UC Santa Barbara’s Richard Mayer, a distinguished professor and applied psychologist, has been chosen as the 2018 recipient of the James McKeen Cattell Fellow Award.

“I am grateful for this humbling recognition of career achievement from my colleagues in the Association for Psychological Science (APS),” Mayer said.

The Cattell Fellow Award is the APS’s highest award designated to those who have demonstrated “a lifetime of outstanding contributions to applied psychological research.”

His previous recognitions include being ranked as the number-one most productive educational psychologist in the world for 1991-2001 by Contemporary Educational Psychology and being a recipient of the E.L. Thorndike Award for career achievement in educational psychology in the year 2000.

After receiving a Ph.D. in psychology from the University of Michigan in 1973, Mayer focused his research on “how to help people learn in ways so they can take what they have learned and apply it to new situations,” he said.

“This is the classic issue of the transfer of learning, which has been at the heart of both education and psychology for more than 100 years,” Mayer said. “For the past 20 years I have been working on evidence-based ways to present instructional material to students, using both words and graphics.”

More recently, Mayer has doing research on how to design computer games for learning, or games that help people learn science concepts, math procedures and foreign languages or even improve their cognitive skills.


“Technology may offer some new venues for helping people learn for transfer, so I am enjoying seeing how we can use the features of computer technology, including laptops, games and virtual reality to improve student learning,” Mayer said.

As an applied educational psychologist, Mayer not only performs research, but also utilizes his findings in a practical manner during his lectures. He currently teaches courses on topics such as educational psychology, multimedia learning and cognitive psychology at UCSB.

“I try to use instructional design principles in my classes, [which include] always starting with a clear outline, using slides that have printed words placed next to the corresponding parts of a graphic and using slides that have a clear title and just a few key phrases,” Mayer said. “I try to use conversational language, provide opportunities for self-testing and clearly state the goal of the lesson.”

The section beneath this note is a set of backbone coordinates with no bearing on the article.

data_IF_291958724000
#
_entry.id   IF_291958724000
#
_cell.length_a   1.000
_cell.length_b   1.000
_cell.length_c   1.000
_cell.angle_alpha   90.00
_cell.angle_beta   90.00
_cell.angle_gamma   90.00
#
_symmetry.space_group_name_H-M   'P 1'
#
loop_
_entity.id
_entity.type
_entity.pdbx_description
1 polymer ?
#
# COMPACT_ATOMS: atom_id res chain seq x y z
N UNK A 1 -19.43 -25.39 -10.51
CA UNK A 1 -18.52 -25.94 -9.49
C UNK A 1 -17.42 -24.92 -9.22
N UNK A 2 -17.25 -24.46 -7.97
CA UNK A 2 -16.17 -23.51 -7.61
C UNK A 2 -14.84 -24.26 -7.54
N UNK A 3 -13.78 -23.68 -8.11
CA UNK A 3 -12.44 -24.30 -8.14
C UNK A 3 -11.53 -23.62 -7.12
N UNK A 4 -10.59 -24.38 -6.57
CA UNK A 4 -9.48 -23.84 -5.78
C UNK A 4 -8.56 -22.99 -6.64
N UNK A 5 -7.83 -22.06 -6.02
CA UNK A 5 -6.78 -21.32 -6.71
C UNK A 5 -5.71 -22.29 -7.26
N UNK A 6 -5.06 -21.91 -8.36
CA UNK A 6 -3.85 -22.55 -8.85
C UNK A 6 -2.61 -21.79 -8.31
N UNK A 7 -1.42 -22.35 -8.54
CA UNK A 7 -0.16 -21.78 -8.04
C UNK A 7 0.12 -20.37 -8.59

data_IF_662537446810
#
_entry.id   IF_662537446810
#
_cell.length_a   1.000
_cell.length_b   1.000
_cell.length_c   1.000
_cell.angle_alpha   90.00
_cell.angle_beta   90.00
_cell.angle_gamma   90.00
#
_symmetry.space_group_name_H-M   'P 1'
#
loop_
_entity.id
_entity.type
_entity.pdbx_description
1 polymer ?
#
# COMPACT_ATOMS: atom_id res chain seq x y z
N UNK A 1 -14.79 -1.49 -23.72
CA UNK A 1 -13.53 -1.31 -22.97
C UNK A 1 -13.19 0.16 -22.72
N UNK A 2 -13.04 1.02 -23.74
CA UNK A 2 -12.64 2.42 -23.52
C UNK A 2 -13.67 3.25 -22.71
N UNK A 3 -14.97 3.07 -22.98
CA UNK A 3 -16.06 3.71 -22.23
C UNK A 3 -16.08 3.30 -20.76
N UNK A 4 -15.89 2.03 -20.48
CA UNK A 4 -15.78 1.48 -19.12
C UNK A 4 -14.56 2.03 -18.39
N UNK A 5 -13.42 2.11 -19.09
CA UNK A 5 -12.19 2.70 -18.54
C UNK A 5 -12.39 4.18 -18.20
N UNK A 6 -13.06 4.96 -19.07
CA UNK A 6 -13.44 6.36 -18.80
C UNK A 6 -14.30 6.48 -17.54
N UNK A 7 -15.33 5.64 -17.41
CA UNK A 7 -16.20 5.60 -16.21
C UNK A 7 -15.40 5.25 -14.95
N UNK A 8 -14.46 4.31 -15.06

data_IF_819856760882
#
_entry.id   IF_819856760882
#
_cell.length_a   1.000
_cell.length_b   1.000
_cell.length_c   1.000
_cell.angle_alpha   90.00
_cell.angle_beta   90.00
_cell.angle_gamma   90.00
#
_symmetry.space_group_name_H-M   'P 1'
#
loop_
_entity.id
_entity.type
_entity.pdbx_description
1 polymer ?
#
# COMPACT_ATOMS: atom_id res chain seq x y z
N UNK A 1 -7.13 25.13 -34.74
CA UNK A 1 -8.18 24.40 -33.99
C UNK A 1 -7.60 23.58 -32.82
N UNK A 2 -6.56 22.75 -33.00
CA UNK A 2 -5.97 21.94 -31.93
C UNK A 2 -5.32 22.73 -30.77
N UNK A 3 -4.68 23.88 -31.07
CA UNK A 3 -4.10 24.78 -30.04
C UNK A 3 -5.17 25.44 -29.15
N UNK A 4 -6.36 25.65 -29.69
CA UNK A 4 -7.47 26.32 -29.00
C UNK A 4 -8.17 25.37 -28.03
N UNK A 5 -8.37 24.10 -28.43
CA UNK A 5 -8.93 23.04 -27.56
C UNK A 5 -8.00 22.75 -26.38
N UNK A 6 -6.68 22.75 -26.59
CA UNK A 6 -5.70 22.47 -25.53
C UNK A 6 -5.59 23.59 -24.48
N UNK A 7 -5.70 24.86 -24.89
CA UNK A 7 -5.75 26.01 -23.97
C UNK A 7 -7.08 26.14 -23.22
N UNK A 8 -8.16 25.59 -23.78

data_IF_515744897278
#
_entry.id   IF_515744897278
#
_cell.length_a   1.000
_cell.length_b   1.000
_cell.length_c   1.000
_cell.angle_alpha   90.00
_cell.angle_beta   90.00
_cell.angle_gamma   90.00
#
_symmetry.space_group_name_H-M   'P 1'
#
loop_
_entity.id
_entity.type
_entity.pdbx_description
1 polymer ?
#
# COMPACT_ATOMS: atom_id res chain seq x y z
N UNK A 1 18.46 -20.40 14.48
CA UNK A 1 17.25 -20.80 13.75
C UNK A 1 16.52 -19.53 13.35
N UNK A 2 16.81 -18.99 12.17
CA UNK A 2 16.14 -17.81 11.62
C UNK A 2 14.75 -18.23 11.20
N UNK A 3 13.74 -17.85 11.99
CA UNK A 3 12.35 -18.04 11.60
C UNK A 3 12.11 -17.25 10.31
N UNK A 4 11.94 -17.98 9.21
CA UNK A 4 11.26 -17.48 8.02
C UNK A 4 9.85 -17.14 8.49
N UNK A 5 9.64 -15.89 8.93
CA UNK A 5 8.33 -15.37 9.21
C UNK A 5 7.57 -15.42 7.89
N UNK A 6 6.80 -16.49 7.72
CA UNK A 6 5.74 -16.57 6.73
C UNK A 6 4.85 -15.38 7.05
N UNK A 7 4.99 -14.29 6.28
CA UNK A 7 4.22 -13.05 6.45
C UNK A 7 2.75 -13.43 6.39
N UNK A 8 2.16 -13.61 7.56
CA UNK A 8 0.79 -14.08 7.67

In addition, Mayer tries to write his slides according to instructional design principles similar to the way he writes textbooks. This includes “having a concise outline for each chapter along with corresponding headings, using italics or bold font to highlight key works, using conversational style such as saying “you” and “I” rather than formal style and placing text next to the corresponding part of an illustration rather than as a caption.”

Mayer has helped develop a set of 12 research-based principles for how to design multimedia instructional materials, which can be used in creating textbook chapters, online lessons, instructional videos and face-to-face slideshow lectures.

“I am committed to taking an evidence-based approach to education, in which we use instructional techniques that have been shown to be effective in research studies and are consistent with cognitive science theories of how people learn,” Mayer said.

For students who choose to use technology while studying, Mayer emphasizes the quality of studying habits over that of the technology used.

“I would say that technology per se does not improve learning. Instead, it is the learning strategies you use as a learner that can improve your learning,” he said. “It is important to use active learning strategies that help you process the material more deeply, such as summarizing the material in a chapter or lecture, drawing illustrations or outlines to represent the material, explaining material to yourself or others or testing yourself on the material.”

Another interesting dimension of his research is exploring how the use of social cues, such as the instructor’s voice, conversational style, polite speech, gestures, facial expression and eye gaze, can affect student learning. Mayer notes this as “an area that holds promise for helping students with special needs.”

“In particular, when students feel the instructor is working with them to help them learn, they try harder to make sense out of the material,” Mayer said.

He is currently working on identifying features of instruction that convey this sense of social partnership between instructor and student, even when a student is learning from a computer.

“Doing research on how people learn is important because learning is fundamental to human survival. The work I do on applying the science of learning to education is a team effort, and I appreciate the amazing environment in the Department of Psychological & Brain Sciences at UCSB, including the wonderful colleagues, graduate students and undergraduate students I get to work with,” Mayer said. “I also appreciate my many teachers, mentors and research collaborators over the years. I am appreciative to be part of this great UCSB community.”